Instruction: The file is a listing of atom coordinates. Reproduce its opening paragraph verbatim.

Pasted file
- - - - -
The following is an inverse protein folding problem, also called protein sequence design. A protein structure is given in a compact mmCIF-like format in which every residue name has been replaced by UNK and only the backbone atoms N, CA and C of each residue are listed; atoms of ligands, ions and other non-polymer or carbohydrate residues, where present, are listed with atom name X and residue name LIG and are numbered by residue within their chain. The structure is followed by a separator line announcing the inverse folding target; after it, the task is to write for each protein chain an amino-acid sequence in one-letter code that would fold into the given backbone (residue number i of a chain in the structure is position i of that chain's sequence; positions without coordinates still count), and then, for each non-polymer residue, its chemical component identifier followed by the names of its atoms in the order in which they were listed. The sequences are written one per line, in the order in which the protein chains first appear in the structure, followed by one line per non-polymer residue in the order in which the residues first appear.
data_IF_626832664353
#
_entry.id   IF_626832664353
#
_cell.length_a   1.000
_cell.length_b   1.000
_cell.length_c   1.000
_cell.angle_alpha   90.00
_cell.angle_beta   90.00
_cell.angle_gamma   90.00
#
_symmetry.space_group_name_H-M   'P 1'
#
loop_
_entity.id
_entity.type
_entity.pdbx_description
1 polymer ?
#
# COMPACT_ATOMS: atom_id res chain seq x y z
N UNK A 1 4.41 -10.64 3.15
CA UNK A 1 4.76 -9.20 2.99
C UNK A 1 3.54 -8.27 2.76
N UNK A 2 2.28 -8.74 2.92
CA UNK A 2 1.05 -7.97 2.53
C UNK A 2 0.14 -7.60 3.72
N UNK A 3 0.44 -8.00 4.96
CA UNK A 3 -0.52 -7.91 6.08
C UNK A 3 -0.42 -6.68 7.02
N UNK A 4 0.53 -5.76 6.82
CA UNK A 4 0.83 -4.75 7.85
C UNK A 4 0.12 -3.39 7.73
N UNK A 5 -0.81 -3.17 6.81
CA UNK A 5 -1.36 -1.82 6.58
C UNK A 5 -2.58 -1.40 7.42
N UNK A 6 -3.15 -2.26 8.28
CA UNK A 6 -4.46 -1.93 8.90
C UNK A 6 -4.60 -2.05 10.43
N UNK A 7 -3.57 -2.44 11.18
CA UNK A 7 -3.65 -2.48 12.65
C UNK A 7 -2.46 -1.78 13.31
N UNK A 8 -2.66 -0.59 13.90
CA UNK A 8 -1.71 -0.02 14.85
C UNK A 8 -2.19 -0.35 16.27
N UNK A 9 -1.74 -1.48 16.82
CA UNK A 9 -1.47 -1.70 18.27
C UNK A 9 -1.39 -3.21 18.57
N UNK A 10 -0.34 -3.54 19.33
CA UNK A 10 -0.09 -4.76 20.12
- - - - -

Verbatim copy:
The following is an inverse protein folding problem, also called protein sequence design. A protein structure is given in a compact mmCIF-like format in which every residue name has been replaced by UNK and only the backbone atoms N, CA and C of each residue are listed; atoms of ligands, ions and other non-polymer or carbohydrate residues, where present, are listed with atom name X and residue name LIG and are numbered by residue within their chain. The structure is followed by a separator line announcing the inverse folding target; after it, the task is to write for each protein chain an amino-acid sequence in one-letter code that would fold into the given backbone (residue number i of a chain in the structure is position i of that chain's sequence; positions without coordinates still count), and then, for each non-polymer residue, its chemical component identifier followed by the names of its atoms in the order in which they were listed. The sequences are written one per line, in the order in which the protein chains first appear in the structure, followed by one line per non-polymer residue in the order in which the residues first appear.